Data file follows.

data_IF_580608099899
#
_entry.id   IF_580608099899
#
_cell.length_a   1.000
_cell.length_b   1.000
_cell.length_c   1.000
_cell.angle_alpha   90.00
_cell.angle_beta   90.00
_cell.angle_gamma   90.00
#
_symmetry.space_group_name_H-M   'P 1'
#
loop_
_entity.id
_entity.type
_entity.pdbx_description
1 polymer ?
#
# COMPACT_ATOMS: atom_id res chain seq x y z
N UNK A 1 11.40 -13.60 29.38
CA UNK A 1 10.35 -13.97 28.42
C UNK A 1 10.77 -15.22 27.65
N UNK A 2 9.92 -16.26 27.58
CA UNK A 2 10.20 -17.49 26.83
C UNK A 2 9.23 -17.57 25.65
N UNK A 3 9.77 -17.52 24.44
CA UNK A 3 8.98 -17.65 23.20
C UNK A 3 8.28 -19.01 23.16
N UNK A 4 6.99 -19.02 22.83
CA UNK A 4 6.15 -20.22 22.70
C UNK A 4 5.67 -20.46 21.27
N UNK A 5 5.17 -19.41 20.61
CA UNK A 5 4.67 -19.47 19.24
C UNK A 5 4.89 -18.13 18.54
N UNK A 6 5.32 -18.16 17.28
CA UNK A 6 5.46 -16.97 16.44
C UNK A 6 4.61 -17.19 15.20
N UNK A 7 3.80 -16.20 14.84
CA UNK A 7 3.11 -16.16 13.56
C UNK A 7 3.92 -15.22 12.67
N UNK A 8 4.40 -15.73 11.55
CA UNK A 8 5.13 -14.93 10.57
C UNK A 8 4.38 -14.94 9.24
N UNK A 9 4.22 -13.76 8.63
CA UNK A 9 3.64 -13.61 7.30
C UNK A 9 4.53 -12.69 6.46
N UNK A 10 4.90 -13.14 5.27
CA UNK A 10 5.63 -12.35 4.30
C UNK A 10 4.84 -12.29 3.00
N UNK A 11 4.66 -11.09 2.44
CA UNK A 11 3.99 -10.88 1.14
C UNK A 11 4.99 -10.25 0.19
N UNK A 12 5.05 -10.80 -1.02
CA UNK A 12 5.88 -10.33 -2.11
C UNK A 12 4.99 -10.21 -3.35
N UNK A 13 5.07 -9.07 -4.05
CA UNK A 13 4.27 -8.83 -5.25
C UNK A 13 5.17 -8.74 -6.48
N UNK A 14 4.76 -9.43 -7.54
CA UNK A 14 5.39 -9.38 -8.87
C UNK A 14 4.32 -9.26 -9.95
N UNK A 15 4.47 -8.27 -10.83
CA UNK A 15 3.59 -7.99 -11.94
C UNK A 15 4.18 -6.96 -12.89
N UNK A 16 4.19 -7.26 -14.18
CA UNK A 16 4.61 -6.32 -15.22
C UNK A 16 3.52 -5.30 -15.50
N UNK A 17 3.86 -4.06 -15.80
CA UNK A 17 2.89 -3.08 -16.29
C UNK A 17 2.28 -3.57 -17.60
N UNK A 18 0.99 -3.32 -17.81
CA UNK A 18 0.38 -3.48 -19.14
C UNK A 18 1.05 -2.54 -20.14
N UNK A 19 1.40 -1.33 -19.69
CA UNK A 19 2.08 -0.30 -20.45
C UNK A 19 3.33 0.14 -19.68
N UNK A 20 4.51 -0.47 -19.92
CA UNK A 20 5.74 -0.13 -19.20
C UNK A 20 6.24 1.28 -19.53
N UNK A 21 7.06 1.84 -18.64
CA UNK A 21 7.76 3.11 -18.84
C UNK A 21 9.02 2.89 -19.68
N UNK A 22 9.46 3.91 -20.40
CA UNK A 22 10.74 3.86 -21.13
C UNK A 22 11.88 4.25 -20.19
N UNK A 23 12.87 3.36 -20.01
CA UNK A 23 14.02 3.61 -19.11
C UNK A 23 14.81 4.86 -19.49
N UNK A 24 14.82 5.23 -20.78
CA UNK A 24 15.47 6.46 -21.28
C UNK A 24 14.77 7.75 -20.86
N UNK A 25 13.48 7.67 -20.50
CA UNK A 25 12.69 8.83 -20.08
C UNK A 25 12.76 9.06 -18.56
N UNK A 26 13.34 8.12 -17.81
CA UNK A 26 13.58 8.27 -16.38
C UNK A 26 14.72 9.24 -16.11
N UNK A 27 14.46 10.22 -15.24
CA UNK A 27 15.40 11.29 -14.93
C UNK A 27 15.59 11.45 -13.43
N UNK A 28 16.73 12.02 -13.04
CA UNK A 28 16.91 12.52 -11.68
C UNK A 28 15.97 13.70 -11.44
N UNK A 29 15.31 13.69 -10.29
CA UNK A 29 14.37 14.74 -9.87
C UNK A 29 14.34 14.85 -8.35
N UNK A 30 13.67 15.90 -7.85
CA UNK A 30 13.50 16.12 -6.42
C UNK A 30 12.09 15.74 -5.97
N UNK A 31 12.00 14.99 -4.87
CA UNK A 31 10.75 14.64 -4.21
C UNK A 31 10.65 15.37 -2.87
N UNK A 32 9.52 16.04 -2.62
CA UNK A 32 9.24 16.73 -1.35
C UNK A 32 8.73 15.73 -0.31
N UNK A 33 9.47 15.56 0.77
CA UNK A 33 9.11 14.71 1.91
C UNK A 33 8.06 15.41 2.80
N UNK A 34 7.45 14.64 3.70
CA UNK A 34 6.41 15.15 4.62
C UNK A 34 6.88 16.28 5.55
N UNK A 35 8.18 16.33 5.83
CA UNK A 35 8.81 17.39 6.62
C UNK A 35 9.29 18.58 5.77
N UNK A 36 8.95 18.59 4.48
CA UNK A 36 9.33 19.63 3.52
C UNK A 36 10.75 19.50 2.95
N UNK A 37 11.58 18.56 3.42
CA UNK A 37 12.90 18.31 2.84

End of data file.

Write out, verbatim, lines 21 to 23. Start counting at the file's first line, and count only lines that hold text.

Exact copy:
N UNK A 1 11.40 -13.60 29.38
CA UNK A 1 10.35 -13.97 28.42
C UNK A 1 10.77 -15.22 27.65